Stigma is killing people who use drugs (PWUD), but we as individuals and as a society can stop it.

We know that stigma often causes people to use alone, putting them at greater risk of an overdose because no one is there to help save their life. It also causes fear of judgment from family and friends. Hiding one’s substance use plus stigmatizing experiences within the healthcare system discourage people from seeking the support and care they need. We also know that Indigenous people face intersecting inequities, systemic racism, and stigma related to substance use which leads to disproportional impact within the overdose crisis.

These sad truths are compounding with the COVID-19 pandemic and a toxic drug supply that is worsening the overdose crisis.

We can all play a role in eliminating stigma to prevent overdoses and save lives. Experts, advocates, and people with lived experience are battling for a safe supply of drugs and decriminalization; we can join them through actions we can take, every day, starting now. It’s time to shift our thinking, language, and systemic barriers; and focus on comprehensive measures involving policy, structural, and social change. These changes begin with us. This is how we improve the health of our population.


Awareness of our judgments is the first step. Eliminating biased and negative assumptions, whether calculated or not, can begin to shift thinking and understanding. When you see someone who may appear homeless, altered, or asking for help on a street corner, rather than making assumptions, ask yourself: “I wonder if trauma has occurred in this person’s life?” Remind yourself no one chooses a life of problematic substance use or homelessness, and that this “stranger” is someone’s brother, uncle, mother, daughter, friend—and a person.


Whether it’s reading about stigma, taking naloxone training, or learning how to respond to an overdose, evidence-based information will provide answers. Even taking a step to learn is a positive step. You can start with our resource page and checking out Toward the Heart BCCDC’s Harm Reduction Program. The more you know, the more you understand, and the more power you have to make a difference.  

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Words matter. By removing stigmatizing words like ‘addict’ or ‘junkie’ from our vocabulary, we begin to break down barriers. Speak up when you hear stigmatizing language or if you witness discrimination. Watch these short videos to learn more about why words matter and how changing the conversation can reduce stigma.


Share your knowledge and evidence-based information with your friends and family. Open dialogue can shift beliefs and allow new understandings to emerge. Begin productive conversations on social media by sharing reputable sources and asking your followers to read and engage. Start a conversation over dinner by asking your friends: what does stigma mean to you? How would decriminalization of PWUDs save lives? During this deadly intersection of COVID-19 and the overdose crisis, it’s imperative we come together to learn how to support our communities.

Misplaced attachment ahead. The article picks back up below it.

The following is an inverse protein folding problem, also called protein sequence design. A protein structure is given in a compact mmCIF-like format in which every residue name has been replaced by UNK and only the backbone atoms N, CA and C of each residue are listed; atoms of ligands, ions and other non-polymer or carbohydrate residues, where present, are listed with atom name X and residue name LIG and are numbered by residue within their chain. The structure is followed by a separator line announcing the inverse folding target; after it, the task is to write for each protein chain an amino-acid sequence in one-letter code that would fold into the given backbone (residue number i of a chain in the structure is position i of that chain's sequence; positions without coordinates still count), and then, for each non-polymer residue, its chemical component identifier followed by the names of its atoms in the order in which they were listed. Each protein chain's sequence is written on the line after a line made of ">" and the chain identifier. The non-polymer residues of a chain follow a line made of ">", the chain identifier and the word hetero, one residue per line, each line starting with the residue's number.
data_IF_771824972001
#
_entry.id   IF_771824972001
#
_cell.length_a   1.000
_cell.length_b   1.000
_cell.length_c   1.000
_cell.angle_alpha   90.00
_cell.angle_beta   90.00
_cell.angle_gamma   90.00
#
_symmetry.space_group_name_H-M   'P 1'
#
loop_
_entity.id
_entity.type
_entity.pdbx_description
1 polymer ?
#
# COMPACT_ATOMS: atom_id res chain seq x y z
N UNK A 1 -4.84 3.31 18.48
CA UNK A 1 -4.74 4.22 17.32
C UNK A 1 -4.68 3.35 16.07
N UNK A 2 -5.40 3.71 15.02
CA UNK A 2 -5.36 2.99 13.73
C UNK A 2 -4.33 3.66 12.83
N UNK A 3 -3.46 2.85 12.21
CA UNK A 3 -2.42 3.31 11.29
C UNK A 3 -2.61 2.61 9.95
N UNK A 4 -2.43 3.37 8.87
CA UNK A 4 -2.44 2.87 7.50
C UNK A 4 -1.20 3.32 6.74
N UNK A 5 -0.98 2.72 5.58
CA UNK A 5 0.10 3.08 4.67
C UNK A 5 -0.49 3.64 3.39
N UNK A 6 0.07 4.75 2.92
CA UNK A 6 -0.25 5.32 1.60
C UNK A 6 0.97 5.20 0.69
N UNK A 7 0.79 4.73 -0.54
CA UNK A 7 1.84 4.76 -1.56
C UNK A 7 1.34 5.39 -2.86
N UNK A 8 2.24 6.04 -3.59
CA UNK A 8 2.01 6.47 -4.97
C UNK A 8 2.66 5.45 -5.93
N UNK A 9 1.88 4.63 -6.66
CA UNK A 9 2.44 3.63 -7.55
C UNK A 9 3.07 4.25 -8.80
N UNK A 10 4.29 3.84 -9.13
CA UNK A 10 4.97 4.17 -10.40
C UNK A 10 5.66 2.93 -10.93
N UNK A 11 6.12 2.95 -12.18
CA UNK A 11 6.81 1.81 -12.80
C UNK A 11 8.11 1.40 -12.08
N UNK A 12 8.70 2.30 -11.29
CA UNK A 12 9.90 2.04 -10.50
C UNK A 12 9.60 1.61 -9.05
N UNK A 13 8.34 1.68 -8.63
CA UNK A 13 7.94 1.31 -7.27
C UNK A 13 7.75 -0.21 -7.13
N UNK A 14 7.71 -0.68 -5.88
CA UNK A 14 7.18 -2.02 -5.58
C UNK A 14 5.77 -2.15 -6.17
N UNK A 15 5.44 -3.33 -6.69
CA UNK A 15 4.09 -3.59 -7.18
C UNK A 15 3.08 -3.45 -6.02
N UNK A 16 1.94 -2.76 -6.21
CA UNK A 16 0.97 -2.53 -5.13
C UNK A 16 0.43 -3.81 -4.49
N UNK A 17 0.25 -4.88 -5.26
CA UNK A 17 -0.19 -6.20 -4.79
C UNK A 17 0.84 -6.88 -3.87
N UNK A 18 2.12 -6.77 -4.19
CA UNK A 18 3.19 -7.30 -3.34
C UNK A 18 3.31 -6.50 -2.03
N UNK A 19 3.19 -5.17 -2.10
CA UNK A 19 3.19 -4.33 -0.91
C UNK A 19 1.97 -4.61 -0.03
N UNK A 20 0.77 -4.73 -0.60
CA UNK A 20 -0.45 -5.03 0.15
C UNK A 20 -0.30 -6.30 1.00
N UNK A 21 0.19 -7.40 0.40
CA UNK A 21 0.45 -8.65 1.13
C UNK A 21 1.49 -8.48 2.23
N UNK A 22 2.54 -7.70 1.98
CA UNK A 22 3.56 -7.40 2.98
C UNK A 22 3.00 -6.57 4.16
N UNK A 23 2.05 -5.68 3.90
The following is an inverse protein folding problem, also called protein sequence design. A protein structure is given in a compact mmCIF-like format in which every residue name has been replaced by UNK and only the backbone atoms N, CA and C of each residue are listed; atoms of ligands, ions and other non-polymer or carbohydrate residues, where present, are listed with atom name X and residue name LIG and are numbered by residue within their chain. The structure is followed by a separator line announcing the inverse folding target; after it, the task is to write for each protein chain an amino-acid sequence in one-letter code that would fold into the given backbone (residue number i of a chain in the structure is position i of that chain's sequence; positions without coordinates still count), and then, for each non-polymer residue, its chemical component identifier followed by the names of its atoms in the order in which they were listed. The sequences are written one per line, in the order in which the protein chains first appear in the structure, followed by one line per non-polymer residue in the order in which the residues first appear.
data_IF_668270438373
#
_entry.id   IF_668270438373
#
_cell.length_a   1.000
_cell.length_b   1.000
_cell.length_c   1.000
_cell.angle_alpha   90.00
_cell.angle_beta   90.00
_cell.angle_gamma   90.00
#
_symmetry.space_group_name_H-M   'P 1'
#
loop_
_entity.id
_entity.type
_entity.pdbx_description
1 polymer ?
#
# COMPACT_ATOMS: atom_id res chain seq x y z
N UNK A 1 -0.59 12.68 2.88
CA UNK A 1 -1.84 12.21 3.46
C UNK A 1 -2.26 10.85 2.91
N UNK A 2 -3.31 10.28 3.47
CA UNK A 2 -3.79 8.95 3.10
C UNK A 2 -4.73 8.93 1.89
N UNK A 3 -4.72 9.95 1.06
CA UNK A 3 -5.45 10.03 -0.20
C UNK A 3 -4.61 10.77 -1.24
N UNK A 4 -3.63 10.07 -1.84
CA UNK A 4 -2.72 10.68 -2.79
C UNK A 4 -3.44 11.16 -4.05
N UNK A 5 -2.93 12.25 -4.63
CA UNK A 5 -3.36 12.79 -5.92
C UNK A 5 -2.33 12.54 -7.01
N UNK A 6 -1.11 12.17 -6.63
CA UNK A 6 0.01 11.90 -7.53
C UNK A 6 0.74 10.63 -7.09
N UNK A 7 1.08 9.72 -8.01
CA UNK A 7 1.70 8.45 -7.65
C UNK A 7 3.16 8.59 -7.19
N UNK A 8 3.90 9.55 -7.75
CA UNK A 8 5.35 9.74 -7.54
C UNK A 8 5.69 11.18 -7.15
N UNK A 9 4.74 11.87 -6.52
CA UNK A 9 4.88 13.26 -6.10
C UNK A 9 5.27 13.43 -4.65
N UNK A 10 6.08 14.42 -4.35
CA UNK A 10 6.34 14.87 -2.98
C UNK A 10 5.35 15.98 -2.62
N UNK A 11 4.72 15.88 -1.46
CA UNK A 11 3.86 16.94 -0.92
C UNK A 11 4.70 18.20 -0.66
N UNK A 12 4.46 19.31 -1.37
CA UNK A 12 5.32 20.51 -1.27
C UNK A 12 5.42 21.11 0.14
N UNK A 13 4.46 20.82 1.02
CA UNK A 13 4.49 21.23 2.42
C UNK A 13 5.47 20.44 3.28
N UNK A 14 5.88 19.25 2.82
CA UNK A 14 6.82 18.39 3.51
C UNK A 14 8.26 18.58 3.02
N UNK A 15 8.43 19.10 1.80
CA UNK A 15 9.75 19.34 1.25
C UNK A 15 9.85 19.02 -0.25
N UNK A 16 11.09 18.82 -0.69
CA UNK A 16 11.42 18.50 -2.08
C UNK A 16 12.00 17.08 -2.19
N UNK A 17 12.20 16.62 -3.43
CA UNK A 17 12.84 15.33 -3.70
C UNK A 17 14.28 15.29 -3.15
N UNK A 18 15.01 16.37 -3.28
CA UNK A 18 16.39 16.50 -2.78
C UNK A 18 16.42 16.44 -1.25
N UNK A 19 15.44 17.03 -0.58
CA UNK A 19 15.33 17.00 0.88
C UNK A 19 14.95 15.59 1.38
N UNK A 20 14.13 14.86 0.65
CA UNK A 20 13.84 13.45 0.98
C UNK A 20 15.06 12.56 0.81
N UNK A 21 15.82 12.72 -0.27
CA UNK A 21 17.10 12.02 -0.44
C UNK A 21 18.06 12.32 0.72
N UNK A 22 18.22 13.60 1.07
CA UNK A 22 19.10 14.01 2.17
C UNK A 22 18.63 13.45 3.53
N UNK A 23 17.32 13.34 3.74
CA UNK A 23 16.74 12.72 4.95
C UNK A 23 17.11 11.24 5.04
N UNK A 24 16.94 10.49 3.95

Speaking to our friends and family is a start, but we also need to speak to those in power positions. We must demand our healthcare system become centered in culturally-safe, trauma-informed care, that is equitable and accessible for everyone. We need major drug policy change and dedicated resources, directed to the right place, like supporting peers. Whether it’s a letter to your MLA; your vote; a peaceful and safe protest (during COVID-19, avoid large gatherings unless you can interact in ways that project everyone); or public engagements like memorials that honour the lost lives and victims of the overdose crisis; your voice can be heard.


Supporting experts means supporting people with lived and living experience (peers). Peers are the frontline experts creating overdose prevention and harm reduction services where they are most needed and persevering to eliminate stigma. This is why we’re supporting the Compassion, Inclusion, Engagement program, a partnership between the BC Centre for Disease Control and the First Nations Health Authority, that focuses on culturally-safe, community-based, and peer-led services. We need your help to support expert peers who save lives every day, and you can help by donating.

Activate Health.

Your actions, whether you take one or all, will make a difference. Your actions can save lives. This is how we, together, Activate Health to break down the barriers of stigma and discrimination and create an equitable, inclusive, safe, and healthy society.

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